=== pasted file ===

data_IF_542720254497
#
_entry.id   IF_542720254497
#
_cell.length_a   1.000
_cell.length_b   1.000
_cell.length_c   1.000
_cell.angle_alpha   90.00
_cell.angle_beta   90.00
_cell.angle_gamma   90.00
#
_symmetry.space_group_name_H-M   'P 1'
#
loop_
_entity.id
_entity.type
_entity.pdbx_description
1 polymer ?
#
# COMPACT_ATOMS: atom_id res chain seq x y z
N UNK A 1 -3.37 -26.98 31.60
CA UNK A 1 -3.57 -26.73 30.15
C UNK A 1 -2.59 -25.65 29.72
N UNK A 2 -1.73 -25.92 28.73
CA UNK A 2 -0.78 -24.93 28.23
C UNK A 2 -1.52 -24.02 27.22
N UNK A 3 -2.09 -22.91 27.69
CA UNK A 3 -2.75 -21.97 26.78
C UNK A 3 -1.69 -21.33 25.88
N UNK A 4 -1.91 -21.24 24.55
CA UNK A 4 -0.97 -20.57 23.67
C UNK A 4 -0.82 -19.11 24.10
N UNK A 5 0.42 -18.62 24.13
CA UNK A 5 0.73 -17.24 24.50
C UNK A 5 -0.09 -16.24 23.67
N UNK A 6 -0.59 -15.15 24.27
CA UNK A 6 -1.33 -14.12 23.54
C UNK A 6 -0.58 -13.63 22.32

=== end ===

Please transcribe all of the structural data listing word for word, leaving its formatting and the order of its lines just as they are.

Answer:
data_IF_542720254497
#
_entry.id   IF_542720254497
#
_cell.length_a   1.000
_cell.length_b   1.000
_cell.length_c   1.000
_cell.angle_alpha   90.00
_cell.angle_beta   90.00
_cell.angle_gamma   90.00
#
_symmetry.space_group_name_H-M   'P 1'
#
loop_
_entity.id
_entity.type
_entity.pdbx_description
1 polymer ?
#
# COMPACT_ATOMS: atom_id res chain seq x y z
N UNK A 1 -3.37 -26.98 31.60
CA UNK A 1 -3.57 -26.73 30.15
C UNK A 1 -2.59 -25.65 29.72
N UNK A 2 -1.73 -25.92 28.73
CA UNK A 2 -0.78 -24.93 28.23
C UNK A 2 -1.52 -24.02 27.22
N UNK A 3 -2.09 -22.91 27.69
CA UNK A 3 -2.75 -21.97 26.78
C UNK A 3 -1.69 -21.33 25.88
N UNK A 4 -1.91 -21.24 24.55
CA UNK A 4 -0.97 -20.57 23.67
C UNK A 4 -0.82 -19.11 24.10
N UNK A 5 0.42 -18.62 24.13
CA UNK A 5 0.73 -17.24 24.50
C UNK A 5 -0.09 -16.24 23.67
N UNK A 6 -0.59 -15.15 24.27
CA UNK A 6 -1.33 -14.12 23.54
C UNK A 6 -0.58 -13.63 22.32